David Simon doesn’t mince words when discussing President Donald Trump’s disdain for the media. He calls it “the rhetoric of straight-up fascism.”
“It’s beyond anything even the most frustrated American president has ever indulged in,” says Simon, 57, a former Baltimore Sun reporter and creator of such acclaimed TV shows as “The Wire” and “Homicide: Life on the Street.” “Even at the height of his alienation from the press, Richard Nixon never got to that point. He never declared reporters to be the enemy of the state. We had to leave that for this man.”
On Saturday afternoon, Nov. 4, Simon will kick off a four-part speakers series at Reservoir Hill’s historic Beth Am Synagogue titled “Press Freedoms Under Siege: The First Amendment & the Jewish Commandments.”
The series will feature four journalists talking about media coverage during the Trump era and how Jewish values impact their reporting.
Simon will be the inaugural speaker, followed on Dec. 2 by Ben Jacobs, a political reporter for The Guardian. Jacobs made national headlines last May after being assaulted by a Republican congressional candidate in Montana. Jacobs’ glasses — which he donated to The Newseum in Washington, D.C. — were broken during the attack.
Rachel Fishman Feddersen, publisher and CEO at The Forward in New York, will speak on Jan. 6, and Robert Blau, a Bloomberg News editor, will close out the series with his talk on March 3..
“The critique I hope we get into talking about [during the series] is the idea that defending open speech isn’t a left or right thing,” says Simon. “It’s fundamental to understanding what tools people have in a republic, and this is the most important one. This is relevant to any community in America right now. We should all be talking about this.”
Last February, Simon and his Blown Deadline Productions organized and hosted a fundraiser at Beth Am protesting Trump’s controversial travel ban. Approximately 900 people attended the program, which featured speeches by Black Lives Matter activist Deray McKesson and Grammy Award-winning folk singer/songwriter Steve Earle.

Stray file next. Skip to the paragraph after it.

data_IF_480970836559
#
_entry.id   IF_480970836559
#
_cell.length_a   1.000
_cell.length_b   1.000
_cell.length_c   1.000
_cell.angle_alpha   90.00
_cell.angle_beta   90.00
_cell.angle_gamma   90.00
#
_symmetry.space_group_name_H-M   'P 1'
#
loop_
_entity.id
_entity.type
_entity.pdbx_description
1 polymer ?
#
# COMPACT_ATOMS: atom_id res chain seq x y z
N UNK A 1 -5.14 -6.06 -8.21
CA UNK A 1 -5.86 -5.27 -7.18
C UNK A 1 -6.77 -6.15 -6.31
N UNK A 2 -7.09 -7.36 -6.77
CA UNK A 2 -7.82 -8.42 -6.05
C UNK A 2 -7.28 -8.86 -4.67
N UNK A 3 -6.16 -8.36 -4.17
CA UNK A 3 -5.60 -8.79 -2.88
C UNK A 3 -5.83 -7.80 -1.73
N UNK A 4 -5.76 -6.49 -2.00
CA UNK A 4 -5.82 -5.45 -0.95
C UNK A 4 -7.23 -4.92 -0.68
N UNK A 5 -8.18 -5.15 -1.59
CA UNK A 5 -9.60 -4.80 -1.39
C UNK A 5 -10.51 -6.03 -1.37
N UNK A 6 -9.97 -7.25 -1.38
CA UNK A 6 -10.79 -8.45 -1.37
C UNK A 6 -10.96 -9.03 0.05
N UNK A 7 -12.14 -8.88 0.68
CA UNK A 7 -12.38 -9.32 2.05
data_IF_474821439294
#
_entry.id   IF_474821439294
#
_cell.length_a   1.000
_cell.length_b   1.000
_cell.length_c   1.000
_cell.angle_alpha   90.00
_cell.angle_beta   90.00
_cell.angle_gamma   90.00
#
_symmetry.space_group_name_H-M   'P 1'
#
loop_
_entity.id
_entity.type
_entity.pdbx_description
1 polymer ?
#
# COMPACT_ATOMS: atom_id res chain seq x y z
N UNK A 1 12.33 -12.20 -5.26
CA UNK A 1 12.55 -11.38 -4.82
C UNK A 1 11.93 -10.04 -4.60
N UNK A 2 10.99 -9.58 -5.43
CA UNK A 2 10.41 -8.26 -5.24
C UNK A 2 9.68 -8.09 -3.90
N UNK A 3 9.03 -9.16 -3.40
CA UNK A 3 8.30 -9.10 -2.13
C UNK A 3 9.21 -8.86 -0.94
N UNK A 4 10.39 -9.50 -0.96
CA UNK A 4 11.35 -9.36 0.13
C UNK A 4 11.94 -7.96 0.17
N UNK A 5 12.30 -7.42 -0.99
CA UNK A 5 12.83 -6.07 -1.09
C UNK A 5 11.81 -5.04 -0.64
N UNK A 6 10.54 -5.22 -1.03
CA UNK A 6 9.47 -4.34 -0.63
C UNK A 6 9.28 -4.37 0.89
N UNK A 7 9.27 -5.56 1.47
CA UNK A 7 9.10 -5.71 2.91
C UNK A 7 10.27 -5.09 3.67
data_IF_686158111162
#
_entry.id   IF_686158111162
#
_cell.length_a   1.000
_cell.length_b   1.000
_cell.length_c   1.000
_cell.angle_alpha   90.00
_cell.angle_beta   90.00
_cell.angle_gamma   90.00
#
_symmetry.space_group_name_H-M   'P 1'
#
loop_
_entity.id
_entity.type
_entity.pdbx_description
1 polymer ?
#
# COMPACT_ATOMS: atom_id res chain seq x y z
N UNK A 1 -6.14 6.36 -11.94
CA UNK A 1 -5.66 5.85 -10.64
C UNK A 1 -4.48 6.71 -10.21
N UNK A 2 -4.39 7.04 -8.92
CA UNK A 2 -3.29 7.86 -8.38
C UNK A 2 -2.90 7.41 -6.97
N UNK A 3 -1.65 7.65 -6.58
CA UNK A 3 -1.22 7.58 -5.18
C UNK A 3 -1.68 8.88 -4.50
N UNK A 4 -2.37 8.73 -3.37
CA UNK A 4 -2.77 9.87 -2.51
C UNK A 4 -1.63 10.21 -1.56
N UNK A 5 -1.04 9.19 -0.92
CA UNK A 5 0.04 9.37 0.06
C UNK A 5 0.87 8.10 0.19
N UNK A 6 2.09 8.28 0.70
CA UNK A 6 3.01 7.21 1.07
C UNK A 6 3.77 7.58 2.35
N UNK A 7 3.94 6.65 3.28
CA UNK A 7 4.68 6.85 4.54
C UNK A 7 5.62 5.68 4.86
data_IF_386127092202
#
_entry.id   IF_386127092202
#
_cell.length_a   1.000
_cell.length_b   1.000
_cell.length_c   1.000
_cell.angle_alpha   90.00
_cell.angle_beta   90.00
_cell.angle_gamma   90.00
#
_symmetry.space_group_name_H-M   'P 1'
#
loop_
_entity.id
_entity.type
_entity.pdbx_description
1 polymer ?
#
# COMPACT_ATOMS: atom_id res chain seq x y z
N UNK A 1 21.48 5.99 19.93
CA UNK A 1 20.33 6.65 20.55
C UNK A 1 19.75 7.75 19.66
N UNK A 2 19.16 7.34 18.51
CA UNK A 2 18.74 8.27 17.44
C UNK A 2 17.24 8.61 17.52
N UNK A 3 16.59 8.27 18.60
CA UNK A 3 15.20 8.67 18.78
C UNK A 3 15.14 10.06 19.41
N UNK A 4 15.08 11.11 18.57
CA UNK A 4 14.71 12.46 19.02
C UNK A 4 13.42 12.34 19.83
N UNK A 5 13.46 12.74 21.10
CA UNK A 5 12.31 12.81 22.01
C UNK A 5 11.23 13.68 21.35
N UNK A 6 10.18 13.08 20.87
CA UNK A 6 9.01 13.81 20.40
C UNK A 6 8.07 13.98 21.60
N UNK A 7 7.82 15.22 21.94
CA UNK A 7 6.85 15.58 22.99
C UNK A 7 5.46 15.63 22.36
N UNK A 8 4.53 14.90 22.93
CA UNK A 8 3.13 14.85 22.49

Beth Am’s spiritual leader, Rabbi Daniel Cotzin Burg, says the congregation is delighted to present the “Press Freedoms Under Siege” series.
“These are real superstars in the field who can speak to these current issues,” he says. “While there has always been a certain amount of tension between government and the media, this level of animosity is really a foreboding sign of the state of the country. It seems like an urgent consideration to talk about the importance of a free press.”
Rabbi Burg says his congregants felt the subject matter of the series was particularly crucial at this time in American history.
“I hope we are able to give voice to concerns, challenge some assumptions and shine a spotlight on four extraordinary individuals who have something to say,” he says. “We are looking to answer two primary questions with the series — one is to identify the underlying Jewish values and principles that inform how we think about free speech and freedom of the press. The second is to learn how these individuals relate to their work through their own Jewish experiences, upbringing, backgrounds.”
All four speakers have ties to Beth Am. While Simon and Blau are congregants, Feddersen and Jacobs grew up attending the synagogue.
Although the series is free and open to the public, an RSVP is required. Each journalist will speak on their allotted Saturday after worship services and a kiddush lunch.
“Shabbat is a good time for this to take place because our community is coming together to think about meaning,” says Rabbi Burg. “That’s why people come to shul — to infuse meaning into their lives. We hope using this time in the afternoon after kiddush will elevate people’s consciousness and add to their Shabbat experience.”
While recognizing the importance of other matters taking place in American society today — such as health care, gun control and immigration – Rabbi Burg says he believes “many other things quickly become very vulnerable” if freedom of the press is endangered.
“Having a media that is able to do their job unconstrained and not vilified in the halls of power is good for a free society,” he says. “As Jews, I think our people in particular know what it’s like to suffer under autocratic regimes that limit the flow of information and freedom of the press.”
Simon says he feel the freedom of the press is a right that everyone should cherish and work to preserve. “The only way you can protect freedom of speech is by utilizing it,” he says. “If it’s not exercised as a matter of routine, it becomes vulnerable.”
Aliza Friedlander is a Baltimore-based freelance writer.
Top Photo: David Simon
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